I am a recovering perfectionist. People seem to think that people who claim to be perfectionists are saying that they are perfect. You know those people in interviews who arrogantly stat that their weakness is being a perfectionist. That idea couldn’t be any further from the truth. Being a perfectionist isn’t a bragging point. It is saying that you are afraid of failing. I’ve dropped a class in college because I didn’t get a high enough grade on an assignment. It is embarrassing to admit. Perfectionism isn’t being perfect. It is an all or nothing mindset. A perfectionist thinks that it is better to not try at all than to try and not be perfect. Getting a zero on an assignment that you didn’t do is better than getting an 80 on an assignment you did do. Or it’s better to not apply for the job than to apply and not get it. Perfectionism, if not kept in check, can be debilitating.
The Problem with Perfectionism
Why is perfectionism so dangerous for productivity? It is because we are worried about being perfect instead of being done. I did marching band all four years of high school. One thing that my band director always said was our show is never going to be perfect. We could have a great show. Almost flawless, but it could always be better. That’s how most things in life are. Most things we do aren’t going to have a clear-cut answer like math does. This blog is never going to be perfect. I’m always going to have something that could be worded better. There’s always going to be a better graphic you could have used.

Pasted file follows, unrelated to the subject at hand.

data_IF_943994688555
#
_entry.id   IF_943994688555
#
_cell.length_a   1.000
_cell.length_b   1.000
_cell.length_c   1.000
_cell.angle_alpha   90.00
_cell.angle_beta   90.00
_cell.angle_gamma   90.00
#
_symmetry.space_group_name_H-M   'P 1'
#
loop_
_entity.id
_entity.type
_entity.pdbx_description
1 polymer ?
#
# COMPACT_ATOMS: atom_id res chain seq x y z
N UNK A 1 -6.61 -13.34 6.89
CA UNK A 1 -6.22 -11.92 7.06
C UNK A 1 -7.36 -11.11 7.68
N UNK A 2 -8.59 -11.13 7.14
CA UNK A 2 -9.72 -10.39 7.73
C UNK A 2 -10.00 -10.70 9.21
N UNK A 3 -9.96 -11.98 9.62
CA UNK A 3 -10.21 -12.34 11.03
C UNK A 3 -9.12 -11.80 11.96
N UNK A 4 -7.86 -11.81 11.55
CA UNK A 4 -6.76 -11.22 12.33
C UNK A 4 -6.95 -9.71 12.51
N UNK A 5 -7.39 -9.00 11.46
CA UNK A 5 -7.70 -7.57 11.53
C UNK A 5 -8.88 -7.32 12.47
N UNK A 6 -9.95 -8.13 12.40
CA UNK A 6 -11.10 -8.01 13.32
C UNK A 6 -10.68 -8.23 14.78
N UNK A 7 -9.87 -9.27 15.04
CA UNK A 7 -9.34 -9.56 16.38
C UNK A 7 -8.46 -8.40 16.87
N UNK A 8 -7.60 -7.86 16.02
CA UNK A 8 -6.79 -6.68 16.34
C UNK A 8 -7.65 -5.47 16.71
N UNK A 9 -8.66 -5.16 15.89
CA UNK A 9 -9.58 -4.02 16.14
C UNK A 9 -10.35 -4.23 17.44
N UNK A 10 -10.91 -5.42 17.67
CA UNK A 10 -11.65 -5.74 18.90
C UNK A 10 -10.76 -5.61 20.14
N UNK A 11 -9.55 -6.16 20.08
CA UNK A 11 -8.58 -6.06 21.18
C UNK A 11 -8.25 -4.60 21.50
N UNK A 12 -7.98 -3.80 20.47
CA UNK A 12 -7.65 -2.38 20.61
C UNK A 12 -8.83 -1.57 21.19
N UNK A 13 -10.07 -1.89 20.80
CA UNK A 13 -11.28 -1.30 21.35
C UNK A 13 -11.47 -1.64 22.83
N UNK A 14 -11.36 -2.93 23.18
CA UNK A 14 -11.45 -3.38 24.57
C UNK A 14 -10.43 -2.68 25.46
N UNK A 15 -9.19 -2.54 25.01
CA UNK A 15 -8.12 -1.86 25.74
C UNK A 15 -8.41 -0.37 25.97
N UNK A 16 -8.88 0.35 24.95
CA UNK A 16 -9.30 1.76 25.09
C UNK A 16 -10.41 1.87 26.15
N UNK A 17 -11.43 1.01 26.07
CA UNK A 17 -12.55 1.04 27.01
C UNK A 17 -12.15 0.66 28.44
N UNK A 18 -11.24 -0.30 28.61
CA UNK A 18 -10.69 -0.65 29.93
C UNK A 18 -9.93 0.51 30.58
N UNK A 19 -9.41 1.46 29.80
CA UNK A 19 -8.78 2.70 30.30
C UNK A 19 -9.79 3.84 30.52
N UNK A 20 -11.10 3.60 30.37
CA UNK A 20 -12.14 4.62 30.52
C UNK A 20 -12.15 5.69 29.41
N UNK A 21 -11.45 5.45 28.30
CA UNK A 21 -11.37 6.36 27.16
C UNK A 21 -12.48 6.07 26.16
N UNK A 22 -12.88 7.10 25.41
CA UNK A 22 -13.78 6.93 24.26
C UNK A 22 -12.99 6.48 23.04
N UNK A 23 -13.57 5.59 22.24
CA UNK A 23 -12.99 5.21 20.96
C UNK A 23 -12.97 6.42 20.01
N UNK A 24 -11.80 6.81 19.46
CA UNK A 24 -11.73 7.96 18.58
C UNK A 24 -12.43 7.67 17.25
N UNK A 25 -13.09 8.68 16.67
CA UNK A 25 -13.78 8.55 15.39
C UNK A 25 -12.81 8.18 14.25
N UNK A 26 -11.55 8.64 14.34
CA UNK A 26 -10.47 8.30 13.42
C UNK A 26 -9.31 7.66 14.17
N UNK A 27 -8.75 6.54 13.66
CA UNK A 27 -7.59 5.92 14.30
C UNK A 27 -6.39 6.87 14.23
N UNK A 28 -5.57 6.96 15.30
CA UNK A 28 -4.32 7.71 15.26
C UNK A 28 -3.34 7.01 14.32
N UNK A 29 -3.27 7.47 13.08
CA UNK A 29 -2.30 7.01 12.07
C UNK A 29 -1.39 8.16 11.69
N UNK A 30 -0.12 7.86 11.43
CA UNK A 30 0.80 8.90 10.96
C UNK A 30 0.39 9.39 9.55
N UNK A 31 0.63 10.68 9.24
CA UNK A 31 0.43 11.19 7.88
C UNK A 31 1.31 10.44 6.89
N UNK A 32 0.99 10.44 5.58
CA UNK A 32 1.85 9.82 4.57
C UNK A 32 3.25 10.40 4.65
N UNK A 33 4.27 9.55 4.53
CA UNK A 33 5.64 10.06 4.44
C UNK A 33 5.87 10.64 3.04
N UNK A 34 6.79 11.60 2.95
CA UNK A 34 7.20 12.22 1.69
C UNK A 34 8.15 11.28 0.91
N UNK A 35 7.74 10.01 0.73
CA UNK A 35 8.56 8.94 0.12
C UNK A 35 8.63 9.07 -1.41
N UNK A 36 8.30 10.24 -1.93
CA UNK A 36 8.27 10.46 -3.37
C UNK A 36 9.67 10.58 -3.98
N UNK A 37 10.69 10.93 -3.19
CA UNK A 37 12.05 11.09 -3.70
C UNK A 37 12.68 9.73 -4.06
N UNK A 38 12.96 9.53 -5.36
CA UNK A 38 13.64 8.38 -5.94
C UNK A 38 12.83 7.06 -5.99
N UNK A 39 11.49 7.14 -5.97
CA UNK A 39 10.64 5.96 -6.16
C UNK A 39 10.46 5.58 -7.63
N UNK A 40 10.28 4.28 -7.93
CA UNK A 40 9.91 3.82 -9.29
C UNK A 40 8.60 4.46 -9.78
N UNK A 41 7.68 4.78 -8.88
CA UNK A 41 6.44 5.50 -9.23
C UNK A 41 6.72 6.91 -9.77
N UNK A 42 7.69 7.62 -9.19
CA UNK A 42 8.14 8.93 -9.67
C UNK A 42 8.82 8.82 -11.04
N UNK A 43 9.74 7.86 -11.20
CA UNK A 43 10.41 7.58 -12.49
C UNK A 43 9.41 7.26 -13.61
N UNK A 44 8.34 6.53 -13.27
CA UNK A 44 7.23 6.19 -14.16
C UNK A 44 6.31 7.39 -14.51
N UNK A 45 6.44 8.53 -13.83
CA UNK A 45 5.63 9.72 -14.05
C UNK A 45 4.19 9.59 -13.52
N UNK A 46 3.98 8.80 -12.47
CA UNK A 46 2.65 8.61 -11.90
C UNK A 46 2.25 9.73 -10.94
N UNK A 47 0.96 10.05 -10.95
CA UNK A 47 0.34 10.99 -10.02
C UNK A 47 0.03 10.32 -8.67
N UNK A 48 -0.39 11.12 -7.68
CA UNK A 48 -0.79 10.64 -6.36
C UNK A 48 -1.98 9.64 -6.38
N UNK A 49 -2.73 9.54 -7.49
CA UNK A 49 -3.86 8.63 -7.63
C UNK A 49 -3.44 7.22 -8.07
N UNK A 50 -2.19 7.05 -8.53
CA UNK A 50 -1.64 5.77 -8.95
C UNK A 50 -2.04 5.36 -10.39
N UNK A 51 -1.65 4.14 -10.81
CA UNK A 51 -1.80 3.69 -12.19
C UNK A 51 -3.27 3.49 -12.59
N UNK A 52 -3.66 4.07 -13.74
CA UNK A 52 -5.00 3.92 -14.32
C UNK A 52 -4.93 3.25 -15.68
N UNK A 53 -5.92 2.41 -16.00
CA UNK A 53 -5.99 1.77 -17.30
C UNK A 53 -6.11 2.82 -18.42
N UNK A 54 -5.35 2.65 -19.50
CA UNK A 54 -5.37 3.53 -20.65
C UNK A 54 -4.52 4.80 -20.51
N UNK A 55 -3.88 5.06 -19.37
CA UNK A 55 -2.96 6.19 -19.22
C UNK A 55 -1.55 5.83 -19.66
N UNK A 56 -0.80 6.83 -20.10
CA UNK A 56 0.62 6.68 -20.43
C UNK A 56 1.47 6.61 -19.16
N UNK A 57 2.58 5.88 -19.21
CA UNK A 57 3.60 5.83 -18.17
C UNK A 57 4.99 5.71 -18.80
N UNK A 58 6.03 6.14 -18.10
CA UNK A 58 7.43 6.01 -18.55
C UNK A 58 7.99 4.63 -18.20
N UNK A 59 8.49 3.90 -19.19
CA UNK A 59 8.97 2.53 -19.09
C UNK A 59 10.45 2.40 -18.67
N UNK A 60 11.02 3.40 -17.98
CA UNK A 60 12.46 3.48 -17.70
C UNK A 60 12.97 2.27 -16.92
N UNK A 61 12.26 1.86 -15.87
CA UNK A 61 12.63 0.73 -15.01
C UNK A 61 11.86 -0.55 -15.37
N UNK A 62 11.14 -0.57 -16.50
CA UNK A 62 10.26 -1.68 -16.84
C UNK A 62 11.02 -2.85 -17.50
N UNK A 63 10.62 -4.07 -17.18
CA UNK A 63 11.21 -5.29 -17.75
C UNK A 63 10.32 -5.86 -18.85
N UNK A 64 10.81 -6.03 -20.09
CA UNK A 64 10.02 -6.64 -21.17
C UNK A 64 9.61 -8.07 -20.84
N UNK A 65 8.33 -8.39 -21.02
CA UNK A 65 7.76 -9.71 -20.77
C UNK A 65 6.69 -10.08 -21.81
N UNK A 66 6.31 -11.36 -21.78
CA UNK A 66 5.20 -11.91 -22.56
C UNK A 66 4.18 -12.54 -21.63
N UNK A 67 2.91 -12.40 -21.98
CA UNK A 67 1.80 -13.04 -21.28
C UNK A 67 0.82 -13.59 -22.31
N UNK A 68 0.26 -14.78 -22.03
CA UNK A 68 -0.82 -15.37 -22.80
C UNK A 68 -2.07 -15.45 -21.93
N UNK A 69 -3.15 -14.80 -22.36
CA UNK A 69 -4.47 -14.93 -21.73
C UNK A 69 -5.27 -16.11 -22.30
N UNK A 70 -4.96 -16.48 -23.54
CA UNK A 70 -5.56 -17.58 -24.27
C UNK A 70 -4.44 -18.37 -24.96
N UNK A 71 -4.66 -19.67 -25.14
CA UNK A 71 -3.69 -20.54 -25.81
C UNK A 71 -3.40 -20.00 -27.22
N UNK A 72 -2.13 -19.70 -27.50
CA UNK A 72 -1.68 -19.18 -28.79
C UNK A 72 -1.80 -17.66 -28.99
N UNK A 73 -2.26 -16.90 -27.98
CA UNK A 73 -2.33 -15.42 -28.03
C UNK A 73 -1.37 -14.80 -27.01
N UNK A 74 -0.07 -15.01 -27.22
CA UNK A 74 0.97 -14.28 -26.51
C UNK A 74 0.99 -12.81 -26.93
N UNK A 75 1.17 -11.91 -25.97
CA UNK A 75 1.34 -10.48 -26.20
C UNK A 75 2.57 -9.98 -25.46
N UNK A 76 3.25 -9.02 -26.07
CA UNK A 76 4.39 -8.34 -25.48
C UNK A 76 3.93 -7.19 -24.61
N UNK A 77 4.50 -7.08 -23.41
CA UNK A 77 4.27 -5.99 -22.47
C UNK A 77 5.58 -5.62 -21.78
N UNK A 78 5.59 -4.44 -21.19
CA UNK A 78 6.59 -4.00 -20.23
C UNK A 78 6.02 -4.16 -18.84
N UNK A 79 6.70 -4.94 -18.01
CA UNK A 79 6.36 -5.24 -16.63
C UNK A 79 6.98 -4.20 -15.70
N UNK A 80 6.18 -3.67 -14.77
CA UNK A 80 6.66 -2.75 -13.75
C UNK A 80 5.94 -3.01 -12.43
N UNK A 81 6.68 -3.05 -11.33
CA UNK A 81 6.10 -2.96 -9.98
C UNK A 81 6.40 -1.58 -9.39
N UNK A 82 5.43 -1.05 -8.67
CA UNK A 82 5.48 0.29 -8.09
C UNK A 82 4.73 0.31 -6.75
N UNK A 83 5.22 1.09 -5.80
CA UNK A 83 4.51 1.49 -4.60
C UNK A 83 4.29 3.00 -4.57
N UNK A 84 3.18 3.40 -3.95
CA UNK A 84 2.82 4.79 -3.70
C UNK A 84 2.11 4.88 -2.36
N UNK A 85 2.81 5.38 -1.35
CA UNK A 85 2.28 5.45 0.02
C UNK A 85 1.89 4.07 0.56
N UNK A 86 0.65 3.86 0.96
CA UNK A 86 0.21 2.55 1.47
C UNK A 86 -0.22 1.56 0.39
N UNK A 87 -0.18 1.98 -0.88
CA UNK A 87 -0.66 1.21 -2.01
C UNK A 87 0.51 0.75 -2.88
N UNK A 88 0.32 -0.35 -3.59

If you are a perfectionist, the best thing you can do is get familiar with failure. We are not going to be perfect at everything. In fact, we won’t be perfect at most things. Do something that scares you. Writing and publishing this blog frightens me. I know that my writing isn’t perfect. I may not have the most interesting topics. But I love writing. I’ve always wanted to be a writer. I’ve wanted to have a blog ever since I learned what a blog is. And I’m doing it. If you have something that you are wanting to do, do it. Maybe you fail the first time. That’s okay. Just assess where you went wrong and reset and try again. We are all familiar with the stories of Oprah, President Lincoln, and Michael Jordan. I’m not going to rehash those. Instead, I want to end with what Thomas Edison said, “I have not failed. I have just found 10,000 ways that won’t work.”